Sergius Bulgakov: Eschatology and Orthodoxy

Fr Sergius Bulgakov’s presentation of the Last Things is a masterpiece of dogmatic and mystical theology. Here is no mere reiteration of opinions from the past. Bulgakov is convinced that the Church has only begun to reflect deeply on the eschatological mysteries. With the exception of the resurrection of Christ and his return in glory, both mentioned in the Nicene Creed, “the Church has not established a single universally obligatory dogmatic definition in the domain of eschatology” (The Bride of the Lamb, p. 379). Most of the Church’s eschatological beliefs have yet to be subjected to the free and substantive biblical and theological reflection that must always precede dogmatic definition. (Needless to say, Bulgakov does not see the second millennium Latin dogmas as possessing ecumenical authority.) Bulgakov thus rejects as erroneous the popular assertion of a firm tradition that authoritatively binds the conscience of Orthodox Christians. “Aside from the fact,” he writes, “that this tradition is insufficient and disparate, the most important thing here is the absence of a single tradition” (p. 380). At least two traditions exist side-by-side in the Church: the doctrine originated by Origen, corrected and stabilized by St Gregory of Nyssa, and the widespread doctrine centered on the assertion of eternal damnation and their everlasting conscious torment, virtually imposed upon the Eastern Church by the Emperor Justinian. Bulgakov acknowledges the influence of St Augustine on Latin Christianity but puts his beliefs to the side because of “the originality of his worldview.”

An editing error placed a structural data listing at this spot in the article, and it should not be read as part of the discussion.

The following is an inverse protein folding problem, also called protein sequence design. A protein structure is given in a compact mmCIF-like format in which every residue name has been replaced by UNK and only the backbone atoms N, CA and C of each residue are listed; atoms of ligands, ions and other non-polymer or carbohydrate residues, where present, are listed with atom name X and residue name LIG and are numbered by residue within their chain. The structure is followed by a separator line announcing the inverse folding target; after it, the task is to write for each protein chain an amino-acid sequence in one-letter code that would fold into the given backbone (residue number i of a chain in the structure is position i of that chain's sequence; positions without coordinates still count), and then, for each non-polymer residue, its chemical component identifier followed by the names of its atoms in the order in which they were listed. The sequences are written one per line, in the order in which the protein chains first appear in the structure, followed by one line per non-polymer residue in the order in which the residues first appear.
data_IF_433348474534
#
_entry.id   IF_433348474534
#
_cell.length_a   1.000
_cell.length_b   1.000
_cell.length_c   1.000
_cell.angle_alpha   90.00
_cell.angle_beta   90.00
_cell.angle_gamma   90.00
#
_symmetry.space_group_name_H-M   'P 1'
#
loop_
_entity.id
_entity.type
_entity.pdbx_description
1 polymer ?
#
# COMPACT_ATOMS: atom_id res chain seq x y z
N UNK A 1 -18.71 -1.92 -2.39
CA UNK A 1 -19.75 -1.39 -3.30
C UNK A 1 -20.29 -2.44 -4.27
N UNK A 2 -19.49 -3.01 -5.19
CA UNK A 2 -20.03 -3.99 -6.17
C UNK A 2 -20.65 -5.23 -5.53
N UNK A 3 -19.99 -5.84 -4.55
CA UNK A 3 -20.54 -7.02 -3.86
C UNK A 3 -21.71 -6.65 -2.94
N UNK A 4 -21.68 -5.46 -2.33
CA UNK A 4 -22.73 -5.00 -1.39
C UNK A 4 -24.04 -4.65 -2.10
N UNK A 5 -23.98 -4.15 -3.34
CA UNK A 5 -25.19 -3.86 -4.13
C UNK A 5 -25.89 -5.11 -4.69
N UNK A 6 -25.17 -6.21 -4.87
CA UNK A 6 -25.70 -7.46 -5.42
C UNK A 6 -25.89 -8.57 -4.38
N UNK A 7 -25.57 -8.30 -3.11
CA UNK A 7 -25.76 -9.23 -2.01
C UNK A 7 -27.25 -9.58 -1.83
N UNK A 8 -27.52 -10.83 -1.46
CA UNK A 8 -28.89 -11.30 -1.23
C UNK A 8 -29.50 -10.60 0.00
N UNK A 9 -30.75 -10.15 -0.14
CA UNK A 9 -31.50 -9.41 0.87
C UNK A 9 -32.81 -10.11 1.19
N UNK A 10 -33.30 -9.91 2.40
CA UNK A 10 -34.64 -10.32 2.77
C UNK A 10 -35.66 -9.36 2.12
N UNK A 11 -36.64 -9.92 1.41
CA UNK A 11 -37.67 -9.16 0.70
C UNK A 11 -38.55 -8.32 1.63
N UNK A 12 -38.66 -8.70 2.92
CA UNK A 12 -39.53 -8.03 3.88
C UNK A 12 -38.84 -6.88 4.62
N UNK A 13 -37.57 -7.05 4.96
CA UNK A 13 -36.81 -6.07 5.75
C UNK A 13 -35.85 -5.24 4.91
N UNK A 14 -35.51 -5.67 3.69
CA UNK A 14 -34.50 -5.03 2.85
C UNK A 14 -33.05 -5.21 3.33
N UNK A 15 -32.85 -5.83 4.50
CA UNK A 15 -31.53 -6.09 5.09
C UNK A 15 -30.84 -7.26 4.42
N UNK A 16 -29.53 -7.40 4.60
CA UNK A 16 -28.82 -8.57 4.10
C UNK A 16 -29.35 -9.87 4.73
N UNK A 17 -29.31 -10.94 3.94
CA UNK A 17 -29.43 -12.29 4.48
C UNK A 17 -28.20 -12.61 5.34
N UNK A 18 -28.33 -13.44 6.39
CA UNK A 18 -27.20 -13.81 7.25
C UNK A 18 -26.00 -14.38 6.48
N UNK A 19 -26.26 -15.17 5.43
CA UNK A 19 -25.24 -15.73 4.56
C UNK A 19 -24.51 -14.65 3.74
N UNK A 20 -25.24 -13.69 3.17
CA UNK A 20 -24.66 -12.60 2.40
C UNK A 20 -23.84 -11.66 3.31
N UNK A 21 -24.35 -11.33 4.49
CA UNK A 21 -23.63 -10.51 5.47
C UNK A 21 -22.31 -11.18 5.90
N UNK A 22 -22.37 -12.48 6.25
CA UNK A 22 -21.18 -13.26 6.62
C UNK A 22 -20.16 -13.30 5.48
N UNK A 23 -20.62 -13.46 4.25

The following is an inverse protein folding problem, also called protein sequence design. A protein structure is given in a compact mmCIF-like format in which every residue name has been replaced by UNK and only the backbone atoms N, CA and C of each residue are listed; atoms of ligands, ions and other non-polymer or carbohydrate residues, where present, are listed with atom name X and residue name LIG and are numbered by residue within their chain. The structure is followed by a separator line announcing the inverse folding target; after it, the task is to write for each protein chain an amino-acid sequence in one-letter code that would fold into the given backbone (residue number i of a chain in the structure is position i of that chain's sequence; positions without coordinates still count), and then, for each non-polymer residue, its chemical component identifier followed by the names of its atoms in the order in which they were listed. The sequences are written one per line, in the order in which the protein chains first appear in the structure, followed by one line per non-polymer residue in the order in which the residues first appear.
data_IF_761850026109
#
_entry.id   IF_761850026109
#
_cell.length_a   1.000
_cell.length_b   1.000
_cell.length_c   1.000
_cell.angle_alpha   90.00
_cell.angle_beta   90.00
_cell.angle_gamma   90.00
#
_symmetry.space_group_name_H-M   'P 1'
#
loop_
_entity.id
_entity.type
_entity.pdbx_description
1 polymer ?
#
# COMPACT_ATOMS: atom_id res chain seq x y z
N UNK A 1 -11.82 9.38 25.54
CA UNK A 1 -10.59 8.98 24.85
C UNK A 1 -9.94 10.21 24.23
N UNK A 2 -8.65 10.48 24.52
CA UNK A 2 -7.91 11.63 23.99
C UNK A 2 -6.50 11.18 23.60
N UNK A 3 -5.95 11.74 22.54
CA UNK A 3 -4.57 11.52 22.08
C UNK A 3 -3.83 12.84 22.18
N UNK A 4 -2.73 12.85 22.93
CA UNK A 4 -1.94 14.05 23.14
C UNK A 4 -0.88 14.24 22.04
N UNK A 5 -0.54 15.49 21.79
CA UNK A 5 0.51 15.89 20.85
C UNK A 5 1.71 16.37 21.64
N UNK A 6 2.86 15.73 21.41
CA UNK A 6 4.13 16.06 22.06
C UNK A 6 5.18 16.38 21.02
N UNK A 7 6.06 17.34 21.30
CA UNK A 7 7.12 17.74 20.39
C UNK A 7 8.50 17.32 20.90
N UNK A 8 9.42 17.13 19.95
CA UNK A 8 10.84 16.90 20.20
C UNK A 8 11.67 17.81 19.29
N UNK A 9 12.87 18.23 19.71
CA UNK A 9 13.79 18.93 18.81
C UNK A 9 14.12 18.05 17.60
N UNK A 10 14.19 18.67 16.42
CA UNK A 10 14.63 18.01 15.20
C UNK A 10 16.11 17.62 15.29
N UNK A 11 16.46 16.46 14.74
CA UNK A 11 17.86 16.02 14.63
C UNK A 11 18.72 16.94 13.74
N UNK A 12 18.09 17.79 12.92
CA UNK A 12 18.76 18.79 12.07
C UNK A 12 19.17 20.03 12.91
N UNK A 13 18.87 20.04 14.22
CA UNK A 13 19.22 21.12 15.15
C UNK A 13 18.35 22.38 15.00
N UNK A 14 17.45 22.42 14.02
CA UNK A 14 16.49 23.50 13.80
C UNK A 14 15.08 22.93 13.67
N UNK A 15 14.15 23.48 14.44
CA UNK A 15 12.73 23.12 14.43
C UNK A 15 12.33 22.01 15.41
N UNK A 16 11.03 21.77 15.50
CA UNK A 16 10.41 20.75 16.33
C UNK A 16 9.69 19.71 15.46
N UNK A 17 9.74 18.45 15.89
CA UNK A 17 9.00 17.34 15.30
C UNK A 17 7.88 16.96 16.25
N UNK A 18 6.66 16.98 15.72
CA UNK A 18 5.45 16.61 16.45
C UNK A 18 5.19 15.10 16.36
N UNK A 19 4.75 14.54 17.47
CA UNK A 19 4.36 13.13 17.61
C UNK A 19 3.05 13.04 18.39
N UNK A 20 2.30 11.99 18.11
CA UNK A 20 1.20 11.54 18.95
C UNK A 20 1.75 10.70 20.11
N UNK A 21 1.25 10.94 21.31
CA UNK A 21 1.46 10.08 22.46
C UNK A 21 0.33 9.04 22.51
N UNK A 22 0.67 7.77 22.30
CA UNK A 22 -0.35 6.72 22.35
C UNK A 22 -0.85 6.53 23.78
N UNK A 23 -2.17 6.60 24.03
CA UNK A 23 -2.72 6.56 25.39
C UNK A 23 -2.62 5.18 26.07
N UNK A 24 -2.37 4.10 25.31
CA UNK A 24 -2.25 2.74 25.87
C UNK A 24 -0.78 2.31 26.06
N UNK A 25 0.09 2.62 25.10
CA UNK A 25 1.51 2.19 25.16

Given such a situation, it would be erroneous to maintain that the dogmatic doctrine expounded in the scholastic manuals represents the authoritative and obligatory dogmas of the Church, and to demand subordination to them as such. In response to such a demand it is necessary to establish decisively and definitively that this is an exaggeration and a misunderstanding. The doctrine expounded in the manuals can by no means be accepted without inquiry and verification. It only expresses the opinion of the majority, corresponding to the current status of theological thought on this subject, no more. Characteristic of a specific period of the past, this doctrine is losing its authority more and more at the present time and at the very least requires revision. There is insufficient justification to accept theological opinions as the dogmatic definitions of the Church, especially when these opinions are proper to only one type of thought. Eschatological theology remains open to inquiry even at the present time. To be sure, this does not hold equally for all the aspects of eschatology, but it does hold for its most fundamental and crucial aspects. (p. 380)